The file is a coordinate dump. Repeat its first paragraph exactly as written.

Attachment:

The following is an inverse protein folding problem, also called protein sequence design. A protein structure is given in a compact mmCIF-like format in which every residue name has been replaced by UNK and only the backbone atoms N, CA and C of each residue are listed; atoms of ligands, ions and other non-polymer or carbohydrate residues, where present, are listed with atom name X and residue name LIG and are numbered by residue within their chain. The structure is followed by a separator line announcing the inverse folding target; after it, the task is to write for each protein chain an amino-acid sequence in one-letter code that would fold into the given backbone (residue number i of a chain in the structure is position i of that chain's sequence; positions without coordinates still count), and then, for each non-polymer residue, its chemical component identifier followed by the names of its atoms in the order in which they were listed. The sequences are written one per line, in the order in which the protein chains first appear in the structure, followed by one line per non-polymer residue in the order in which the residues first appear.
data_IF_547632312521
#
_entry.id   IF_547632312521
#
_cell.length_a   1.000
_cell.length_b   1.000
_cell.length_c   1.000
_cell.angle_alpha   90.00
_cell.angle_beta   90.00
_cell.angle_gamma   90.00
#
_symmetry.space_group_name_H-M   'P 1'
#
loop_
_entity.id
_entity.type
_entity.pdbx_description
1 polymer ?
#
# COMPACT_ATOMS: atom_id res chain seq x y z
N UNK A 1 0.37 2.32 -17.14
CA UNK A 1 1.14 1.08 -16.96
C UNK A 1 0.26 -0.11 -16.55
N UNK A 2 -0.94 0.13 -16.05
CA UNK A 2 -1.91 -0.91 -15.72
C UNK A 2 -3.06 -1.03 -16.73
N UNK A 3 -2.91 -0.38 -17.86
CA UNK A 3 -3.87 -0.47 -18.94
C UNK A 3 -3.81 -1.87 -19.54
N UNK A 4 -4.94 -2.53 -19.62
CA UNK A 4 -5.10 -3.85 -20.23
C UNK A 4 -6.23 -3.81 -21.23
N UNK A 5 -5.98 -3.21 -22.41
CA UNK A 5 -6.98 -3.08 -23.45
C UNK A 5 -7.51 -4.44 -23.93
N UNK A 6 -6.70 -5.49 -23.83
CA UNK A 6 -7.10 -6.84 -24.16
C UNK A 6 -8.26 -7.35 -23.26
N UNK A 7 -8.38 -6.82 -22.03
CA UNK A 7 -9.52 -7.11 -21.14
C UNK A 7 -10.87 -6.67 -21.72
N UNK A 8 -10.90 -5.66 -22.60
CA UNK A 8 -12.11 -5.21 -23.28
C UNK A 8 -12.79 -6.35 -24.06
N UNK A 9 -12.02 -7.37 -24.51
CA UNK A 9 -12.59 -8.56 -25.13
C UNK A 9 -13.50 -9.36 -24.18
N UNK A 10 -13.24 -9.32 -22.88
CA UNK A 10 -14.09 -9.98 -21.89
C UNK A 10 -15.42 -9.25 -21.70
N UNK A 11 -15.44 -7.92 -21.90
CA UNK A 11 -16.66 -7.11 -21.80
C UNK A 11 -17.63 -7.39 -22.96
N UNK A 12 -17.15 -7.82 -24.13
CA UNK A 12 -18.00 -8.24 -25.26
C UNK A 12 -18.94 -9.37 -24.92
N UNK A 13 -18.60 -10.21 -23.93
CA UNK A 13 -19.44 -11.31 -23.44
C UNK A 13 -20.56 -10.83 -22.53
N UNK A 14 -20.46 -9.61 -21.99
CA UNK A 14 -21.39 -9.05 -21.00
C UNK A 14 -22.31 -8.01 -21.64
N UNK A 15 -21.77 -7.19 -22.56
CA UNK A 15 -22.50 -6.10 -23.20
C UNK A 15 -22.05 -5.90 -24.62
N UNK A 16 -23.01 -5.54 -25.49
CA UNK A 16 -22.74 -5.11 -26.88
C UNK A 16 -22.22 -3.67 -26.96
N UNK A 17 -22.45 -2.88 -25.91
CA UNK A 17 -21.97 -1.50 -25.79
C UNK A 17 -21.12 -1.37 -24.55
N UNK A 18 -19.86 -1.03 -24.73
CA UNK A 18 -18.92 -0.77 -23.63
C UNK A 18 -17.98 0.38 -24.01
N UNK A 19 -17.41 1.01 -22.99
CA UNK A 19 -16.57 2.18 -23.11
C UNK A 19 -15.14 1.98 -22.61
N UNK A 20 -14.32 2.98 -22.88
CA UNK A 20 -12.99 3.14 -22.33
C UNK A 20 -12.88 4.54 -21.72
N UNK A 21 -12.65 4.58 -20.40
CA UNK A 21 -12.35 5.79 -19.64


The following is an inverse protein folding problem, also called protein sequence design. A protein structure is given in a compact mmCIF-like format in which every residue name has been replaced by UNK and only the backbone atoms N, CA and C of each residue are listed; atoms of ligands, ions and other non-polymer or carbohydrate residues, where present, are listed with atom name X and residue name LIG and are numbered by residue within their chain. The structure is followed by a separator line announcing the inverse folding target; after it, the task is to write for each protein chain an amino-acid sequence in one-letter code that would fold into the given backbone (residue number i of a chain in the structure is position i of that chain's sequence; positions without coordinates still count), and then, for each non-polymer residue, its chemical component identifier followed by the names of its atoms in the order in which they were listed. The sequences are written one per line, in the order in which the protein chains first appear in the structure, followed by one line per non-polymer residue in the order in which the residues first appear.